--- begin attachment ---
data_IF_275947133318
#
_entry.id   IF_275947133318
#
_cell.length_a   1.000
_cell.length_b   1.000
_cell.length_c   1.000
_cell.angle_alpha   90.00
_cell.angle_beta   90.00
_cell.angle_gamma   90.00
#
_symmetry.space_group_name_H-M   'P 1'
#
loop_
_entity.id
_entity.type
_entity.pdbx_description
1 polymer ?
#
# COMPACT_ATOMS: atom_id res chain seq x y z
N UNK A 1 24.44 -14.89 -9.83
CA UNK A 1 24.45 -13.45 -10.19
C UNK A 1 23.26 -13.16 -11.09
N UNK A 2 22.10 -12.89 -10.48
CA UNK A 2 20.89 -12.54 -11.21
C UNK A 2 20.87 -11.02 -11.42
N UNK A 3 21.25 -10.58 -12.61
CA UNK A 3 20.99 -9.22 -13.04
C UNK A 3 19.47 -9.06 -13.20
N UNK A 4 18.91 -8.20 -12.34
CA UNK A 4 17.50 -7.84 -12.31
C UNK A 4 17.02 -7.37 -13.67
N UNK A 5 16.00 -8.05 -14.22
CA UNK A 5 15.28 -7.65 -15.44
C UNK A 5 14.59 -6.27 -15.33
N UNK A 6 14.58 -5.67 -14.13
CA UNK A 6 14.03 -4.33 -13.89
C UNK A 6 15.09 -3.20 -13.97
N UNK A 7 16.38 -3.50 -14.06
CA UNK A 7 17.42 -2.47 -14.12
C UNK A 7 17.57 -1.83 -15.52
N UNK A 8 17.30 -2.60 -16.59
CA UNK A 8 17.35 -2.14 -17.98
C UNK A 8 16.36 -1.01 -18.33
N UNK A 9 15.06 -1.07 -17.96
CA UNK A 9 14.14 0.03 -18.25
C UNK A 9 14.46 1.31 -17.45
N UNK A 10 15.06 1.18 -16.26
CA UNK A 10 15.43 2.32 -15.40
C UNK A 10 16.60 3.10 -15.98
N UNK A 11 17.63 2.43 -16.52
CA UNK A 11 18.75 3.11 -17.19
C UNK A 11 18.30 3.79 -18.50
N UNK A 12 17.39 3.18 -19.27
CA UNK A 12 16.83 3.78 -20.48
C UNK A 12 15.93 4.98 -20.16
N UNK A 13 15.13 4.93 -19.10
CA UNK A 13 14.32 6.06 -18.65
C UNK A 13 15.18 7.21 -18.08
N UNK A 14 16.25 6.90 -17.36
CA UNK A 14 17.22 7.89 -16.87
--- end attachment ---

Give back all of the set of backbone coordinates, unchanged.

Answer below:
data_IF_275947133318
#
_entry.id   IF_275947133318
#
_cell.length_a   1.000
_cell.length_b   1.000
_cell.length_c   1.000
_cell.angle_alpha   90.00
_cell.angle_beta   90.00
_cell.angle_gamma   90.00
#
_symmetry.space_group_name_H-M   'P 1'
#
loop_
_entity.id
_entity.type
_entity.pdbx_description
1 polymer ?
#
# COMPACT_ATOMS: atom_id res chain seq x y z
N UNK A 1 24.44 -14.89 -9.83
CA UNK A 1 24.45 -13.45 -10.19
C UNK A 1 23.26 -13.16 -11.09
N UNK A 2 22.10 -12.89 -10.48
CA UNK A 2 20.89 -12.54 -11.21
C UNK A 2 20.87 -11.02 -11.42
N UNK A 3 21.25 -10.58 -12.61
CA UNK A 3 20.99 -9.22 -13.04
C UNK A 3 19.47 -9.06 -13.20
N UNK A 4 18.91 -8.20 -12.34
CA UNK A 4 17.50 -7.84 -12.31
C UNK A 4 17.02 -7.37 -13.67
N UNK A 5 16.00 -8.05 -14.22
CA UNK A 5 15.28 -7.65 -15.44
C UNK A 5 14.59 -6.27 -15.33
N UNK A 6 14.58 -5.67 -14.13
CA UNK A 6 14.03 -4.33 -13.89
C UNK A 6 15.09 -3.20 -13.97
N UNK A 7 16.38 -3.50 -14.06
CA UNK A 7 17.42 -2.47 -14.12
C UNK A 7 17.57 -1.83 -15.52
N UNK A 8 17.30 -2.60 -16.59
CA UNK A 8 17.35 -2.14 -17.98
C UNK A 8 16.36 -1.01 -18.33
N UNK A 9 15.06 -1.07 -17.96
CA UNK A 9 14.14 0.03 -18.25
C UNK A 9 14.46 1.31 -17.45
N UNK A 10 15.06 1.18 -16.26
CA UNK A 10 15.43 2.32 -15.40
C UNK A 10 16.60 3.10 -15.98
N UNK A 11 17.63 2.43 -16.52
CA UNK A 11 18.75 3.11 -17.19
C UNK A 11 18.30 3.79 -18.50
N UNK A 12 17.39 3.18 -19.27
CA UNK A 12 16.83 3.78 -20.48
C UNK A 12 15.93 4.98 -20.16
N UNK A 13 15.13 4.93 -19.10
CA UNK A 13 14.32 6.06 -18.65
C UNK A 13 15.18 7.21 -18.08
N UNK A 14 16.25 6.90 -17.36
CA UNK A 14 17.22 7.89 -16.87